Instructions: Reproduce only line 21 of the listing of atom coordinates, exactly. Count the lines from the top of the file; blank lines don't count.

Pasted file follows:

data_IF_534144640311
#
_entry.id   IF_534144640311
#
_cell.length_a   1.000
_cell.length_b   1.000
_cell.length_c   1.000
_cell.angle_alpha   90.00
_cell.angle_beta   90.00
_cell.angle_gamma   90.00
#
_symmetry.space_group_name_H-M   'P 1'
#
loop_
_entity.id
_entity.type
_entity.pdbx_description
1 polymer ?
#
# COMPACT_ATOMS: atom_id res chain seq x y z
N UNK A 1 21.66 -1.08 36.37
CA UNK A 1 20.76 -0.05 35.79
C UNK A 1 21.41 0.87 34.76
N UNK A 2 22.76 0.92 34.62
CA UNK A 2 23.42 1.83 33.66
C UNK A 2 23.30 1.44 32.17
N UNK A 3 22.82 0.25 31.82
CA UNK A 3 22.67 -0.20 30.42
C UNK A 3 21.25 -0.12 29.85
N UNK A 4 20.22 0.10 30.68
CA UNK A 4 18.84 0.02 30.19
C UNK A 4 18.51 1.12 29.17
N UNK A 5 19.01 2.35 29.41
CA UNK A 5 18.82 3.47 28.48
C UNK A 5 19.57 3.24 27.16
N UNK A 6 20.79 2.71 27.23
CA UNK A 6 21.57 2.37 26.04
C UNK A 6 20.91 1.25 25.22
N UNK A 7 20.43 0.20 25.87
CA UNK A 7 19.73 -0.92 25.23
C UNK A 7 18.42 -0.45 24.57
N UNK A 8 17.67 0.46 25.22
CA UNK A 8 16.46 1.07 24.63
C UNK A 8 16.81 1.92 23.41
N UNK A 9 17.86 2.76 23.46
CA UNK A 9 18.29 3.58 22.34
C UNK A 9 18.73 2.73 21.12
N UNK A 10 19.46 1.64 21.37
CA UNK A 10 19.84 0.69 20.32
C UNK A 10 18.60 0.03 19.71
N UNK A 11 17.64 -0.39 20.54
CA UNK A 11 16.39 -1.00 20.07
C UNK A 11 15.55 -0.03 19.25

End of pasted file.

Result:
N UNK A 1 21.66 -1.08 36.37